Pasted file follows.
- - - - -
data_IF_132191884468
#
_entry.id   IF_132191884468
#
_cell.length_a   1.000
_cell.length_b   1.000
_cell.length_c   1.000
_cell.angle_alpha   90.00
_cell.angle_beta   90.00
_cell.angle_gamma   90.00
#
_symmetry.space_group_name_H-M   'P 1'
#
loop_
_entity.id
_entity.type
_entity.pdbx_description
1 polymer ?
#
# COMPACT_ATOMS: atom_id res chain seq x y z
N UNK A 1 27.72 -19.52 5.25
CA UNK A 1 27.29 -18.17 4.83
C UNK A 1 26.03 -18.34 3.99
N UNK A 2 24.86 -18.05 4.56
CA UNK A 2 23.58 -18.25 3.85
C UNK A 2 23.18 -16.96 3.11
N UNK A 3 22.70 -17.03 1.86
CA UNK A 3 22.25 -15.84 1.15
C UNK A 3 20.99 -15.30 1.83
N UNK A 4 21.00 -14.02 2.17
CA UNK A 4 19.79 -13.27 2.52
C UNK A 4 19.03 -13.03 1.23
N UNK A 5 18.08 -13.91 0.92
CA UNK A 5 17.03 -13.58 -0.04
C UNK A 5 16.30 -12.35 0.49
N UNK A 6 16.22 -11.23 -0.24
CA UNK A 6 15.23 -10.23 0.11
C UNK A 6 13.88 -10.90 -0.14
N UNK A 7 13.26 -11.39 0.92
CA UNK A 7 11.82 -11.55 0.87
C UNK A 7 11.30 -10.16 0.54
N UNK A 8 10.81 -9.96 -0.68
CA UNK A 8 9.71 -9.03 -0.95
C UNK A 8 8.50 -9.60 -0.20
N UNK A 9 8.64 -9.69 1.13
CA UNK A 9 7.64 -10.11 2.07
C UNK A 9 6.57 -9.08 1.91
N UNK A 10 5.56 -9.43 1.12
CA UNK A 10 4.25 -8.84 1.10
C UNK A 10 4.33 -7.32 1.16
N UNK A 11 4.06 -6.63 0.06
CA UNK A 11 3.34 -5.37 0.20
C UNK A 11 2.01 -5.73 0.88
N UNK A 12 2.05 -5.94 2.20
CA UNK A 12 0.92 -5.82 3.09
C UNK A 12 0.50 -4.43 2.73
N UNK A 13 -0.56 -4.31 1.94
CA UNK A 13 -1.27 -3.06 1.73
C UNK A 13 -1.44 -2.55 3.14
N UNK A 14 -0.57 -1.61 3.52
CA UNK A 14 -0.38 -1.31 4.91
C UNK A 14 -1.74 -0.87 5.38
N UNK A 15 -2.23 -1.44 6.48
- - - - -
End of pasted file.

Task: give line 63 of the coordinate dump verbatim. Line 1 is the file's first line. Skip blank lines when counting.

N UNK A 15 -2.23 -1.44 6.48